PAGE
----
Has Your Vet Recommended Buprenex For Cats? Do You Know It Will Help Their Pain, But Worry About The Side Effects?
In This Article We Will Look At Exactly What Buprenex For Cats Is. What It Does, How It Works, Dosage, And The Ways Your Cat Might React.
Despite our best efforts to keep them healthy, sometimes our cats will be in pain.
While they’re recovering we want to make sure that they experience as little of it as possible.
Being hurt can put them off their food, as well as slow down their recovery.
When properly applied, pain medication isn’t just kind – it’s medically advantageous.
Unfortunately, we often end up looking at the side effects of our cats’ medication.
But is this something we need to worry about with Buprenex for cats?
This drug has recently been brought more into the forefront of veterinary conversations about pain medications.
So what is Buprenex? When might a vet prescribe it, and is it safe?
We’ll answer these questions and a few more in todays article on Buprenex for cats.
What is Buprenex for cats?
Buprenex is a commonly used name for buprenorphine, a pain medication of the opioid family.
It shares this family with drugs like morphine, and it’s many derivatives.
Other members of this family range from well-known pain medications like codeine, to infamous street drugs like heroin.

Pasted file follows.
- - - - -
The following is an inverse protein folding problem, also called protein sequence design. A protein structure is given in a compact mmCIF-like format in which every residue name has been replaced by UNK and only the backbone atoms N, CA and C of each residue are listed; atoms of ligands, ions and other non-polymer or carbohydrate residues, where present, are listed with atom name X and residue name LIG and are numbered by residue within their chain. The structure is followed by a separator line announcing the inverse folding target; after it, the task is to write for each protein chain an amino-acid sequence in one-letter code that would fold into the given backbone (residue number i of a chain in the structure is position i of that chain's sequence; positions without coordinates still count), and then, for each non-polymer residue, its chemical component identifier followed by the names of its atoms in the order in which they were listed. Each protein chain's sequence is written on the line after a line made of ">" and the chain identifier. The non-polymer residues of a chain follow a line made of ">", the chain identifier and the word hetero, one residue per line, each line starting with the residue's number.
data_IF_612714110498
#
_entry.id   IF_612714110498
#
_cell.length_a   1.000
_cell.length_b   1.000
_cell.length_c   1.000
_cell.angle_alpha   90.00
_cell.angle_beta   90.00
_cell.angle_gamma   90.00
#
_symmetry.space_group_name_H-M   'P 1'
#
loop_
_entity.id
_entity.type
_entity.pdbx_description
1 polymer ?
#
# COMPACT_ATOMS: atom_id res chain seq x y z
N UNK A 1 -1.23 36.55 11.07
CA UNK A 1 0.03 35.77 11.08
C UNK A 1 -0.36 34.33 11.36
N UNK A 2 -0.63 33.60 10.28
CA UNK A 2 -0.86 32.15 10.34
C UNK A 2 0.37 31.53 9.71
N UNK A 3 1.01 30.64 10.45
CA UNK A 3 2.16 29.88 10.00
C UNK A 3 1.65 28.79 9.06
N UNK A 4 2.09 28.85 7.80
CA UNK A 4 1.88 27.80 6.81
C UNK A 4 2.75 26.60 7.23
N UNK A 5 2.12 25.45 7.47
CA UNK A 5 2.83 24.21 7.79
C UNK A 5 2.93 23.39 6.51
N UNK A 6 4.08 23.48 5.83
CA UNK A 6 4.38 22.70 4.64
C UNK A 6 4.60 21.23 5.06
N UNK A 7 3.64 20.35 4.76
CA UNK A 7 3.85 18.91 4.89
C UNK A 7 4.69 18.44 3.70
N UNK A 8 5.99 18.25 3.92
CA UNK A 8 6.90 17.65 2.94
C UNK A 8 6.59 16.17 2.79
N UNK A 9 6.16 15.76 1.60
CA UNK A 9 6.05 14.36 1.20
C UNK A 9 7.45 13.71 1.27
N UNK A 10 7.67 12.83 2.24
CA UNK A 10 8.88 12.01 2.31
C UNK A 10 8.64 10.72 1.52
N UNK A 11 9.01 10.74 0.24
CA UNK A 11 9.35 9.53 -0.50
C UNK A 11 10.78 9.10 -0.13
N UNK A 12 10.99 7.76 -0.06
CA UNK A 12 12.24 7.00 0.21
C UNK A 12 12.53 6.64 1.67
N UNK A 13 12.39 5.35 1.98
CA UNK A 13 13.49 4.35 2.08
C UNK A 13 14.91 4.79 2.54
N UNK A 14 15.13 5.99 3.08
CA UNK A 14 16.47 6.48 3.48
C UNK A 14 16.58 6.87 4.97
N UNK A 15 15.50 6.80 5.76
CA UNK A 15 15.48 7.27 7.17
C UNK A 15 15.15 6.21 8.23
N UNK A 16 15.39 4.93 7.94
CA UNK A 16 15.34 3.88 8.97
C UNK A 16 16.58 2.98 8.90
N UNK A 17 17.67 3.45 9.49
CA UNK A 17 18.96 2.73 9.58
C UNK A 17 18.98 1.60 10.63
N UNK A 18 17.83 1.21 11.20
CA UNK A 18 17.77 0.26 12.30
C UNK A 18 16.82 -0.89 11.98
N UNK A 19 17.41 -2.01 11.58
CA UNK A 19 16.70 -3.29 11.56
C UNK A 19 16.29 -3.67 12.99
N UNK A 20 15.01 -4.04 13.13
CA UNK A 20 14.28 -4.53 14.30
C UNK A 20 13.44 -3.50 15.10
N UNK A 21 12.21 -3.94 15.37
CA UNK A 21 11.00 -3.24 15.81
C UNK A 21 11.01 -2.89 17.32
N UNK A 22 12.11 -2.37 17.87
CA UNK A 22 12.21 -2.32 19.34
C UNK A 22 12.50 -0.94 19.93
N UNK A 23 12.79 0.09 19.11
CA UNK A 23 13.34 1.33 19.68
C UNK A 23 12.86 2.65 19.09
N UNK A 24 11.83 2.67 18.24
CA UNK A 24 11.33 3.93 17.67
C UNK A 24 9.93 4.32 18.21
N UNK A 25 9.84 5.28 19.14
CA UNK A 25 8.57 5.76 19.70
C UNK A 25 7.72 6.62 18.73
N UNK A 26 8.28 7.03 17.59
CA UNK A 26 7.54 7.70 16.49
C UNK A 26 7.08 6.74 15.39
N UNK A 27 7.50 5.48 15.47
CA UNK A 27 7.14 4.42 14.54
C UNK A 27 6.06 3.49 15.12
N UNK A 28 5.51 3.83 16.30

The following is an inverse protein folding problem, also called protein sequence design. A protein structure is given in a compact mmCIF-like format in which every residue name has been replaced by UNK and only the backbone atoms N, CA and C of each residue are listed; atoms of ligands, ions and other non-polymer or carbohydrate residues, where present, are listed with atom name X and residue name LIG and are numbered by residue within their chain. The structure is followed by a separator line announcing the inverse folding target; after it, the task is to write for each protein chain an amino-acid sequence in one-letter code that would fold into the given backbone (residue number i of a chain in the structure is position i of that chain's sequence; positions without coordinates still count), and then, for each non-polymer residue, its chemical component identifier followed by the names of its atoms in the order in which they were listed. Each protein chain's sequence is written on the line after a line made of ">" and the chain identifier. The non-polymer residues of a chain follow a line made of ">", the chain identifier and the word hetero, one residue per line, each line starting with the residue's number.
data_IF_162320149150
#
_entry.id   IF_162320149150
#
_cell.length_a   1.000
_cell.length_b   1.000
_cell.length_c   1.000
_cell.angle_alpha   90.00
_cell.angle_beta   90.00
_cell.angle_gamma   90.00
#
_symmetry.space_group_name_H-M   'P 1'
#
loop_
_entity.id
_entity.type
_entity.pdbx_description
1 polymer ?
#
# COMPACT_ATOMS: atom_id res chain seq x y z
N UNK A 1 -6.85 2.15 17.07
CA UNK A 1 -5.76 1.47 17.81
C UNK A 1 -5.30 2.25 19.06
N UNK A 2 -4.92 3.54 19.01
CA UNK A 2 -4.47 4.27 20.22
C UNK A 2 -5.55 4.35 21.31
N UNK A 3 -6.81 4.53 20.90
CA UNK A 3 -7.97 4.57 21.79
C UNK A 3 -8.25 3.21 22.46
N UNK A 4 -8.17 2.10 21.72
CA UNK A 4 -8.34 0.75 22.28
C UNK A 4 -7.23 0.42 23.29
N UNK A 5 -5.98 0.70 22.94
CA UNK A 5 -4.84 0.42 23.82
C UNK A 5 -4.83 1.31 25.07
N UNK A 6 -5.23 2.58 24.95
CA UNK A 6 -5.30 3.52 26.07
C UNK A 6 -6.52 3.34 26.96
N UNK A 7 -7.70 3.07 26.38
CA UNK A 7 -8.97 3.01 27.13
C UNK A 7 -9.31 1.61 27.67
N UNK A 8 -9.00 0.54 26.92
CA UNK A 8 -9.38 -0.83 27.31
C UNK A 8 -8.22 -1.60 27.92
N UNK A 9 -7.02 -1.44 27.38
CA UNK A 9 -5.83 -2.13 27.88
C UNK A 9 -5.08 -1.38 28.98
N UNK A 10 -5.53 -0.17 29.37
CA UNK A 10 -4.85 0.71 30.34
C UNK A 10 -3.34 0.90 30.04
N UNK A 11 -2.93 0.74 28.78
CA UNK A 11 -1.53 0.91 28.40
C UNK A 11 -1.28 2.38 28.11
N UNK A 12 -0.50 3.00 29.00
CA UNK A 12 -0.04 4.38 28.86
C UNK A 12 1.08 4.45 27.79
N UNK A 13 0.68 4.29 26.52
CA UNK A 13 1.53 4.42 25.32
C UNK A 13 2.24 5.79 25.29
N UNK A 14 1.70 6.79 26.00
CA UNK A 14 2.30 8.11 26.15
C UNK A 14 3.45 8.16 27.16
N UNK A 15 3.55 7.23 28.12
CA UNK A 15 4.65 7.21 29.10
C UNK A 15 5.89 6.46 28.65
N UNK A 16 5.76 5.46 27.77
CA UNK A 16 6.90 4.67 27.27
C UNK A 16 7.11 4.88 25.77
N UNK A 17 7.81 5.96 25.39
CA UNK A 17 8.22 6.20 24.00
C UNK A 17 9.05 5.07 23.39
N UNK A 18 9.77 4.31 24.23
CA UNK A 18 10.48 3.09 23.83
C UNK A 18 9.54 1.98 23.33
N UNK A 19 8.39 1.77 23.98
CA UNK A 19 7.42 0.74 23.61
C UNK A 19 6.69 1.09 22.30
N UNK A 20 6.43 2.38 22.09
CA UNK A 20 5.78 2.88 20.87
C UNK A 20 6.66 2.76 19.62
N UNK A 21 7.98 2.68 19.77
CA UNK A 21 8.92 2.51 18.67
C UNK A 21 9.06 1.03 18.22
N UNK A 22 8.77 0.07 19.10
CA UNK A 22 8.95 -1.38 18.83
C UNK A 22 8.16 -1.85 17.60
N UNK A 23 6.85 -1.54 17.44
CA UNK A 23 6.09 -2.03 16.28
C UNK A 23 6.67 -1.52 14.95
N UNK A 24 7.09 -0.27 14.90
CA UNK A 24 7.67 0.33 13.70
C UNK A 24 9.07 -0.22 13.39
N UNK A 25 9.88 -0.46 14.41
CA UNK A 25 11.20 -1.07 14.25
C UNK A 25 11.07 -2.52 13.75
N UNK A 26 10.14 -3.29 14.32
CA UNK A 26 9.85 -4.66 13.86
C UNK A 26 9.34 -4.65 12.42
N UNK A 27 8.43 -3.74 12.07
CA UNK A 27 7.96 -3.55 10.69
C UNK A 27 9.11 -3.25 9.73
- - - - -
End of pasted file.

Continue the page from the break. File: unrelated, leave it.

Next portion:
So it’s understandable that you might think Buprenex for cats sounds like serious business.
Opioids like Buprenex have found many uses in human society (and consequentially the lives of our pets) for centuries.
So why do we use them, and what do they do?
Opioids generally have strong analgesic properties, helping those medicated to reduce the perceived sensation of pain.
Simply put, opiods are pain killers.
These drugs do this by blocking receptors in the brain and nervous system that signal that part of the body is injured.
These receptors are very useful in all animals to make them aware of damage to their bodies. But when treatment is underway, or the patient is recovering from surgery, these sensations are no longer helpful.
Pain causes distress in both humans and animals and can have a detrimental affect on the recovery process.
Buprenex for cats in veterinary care
Buprenex has had many applications over the years.
It is frequently combined with ketamine and other drugs to anesthetize animals for surgery in shelters, for example.
Buprenex is only approved for human use by the FDA, but vets are allowed to use it for animals under the ‘animal medicinal drug use clarification act’.
It’s usefulness when treating animals is well documented, and it continues to be used regularly for post-operative pain relief by the veterinary community.
As such Buprenex for cats is used the same way as Buprenex is used on humans.
This is actually often the case for pain medications.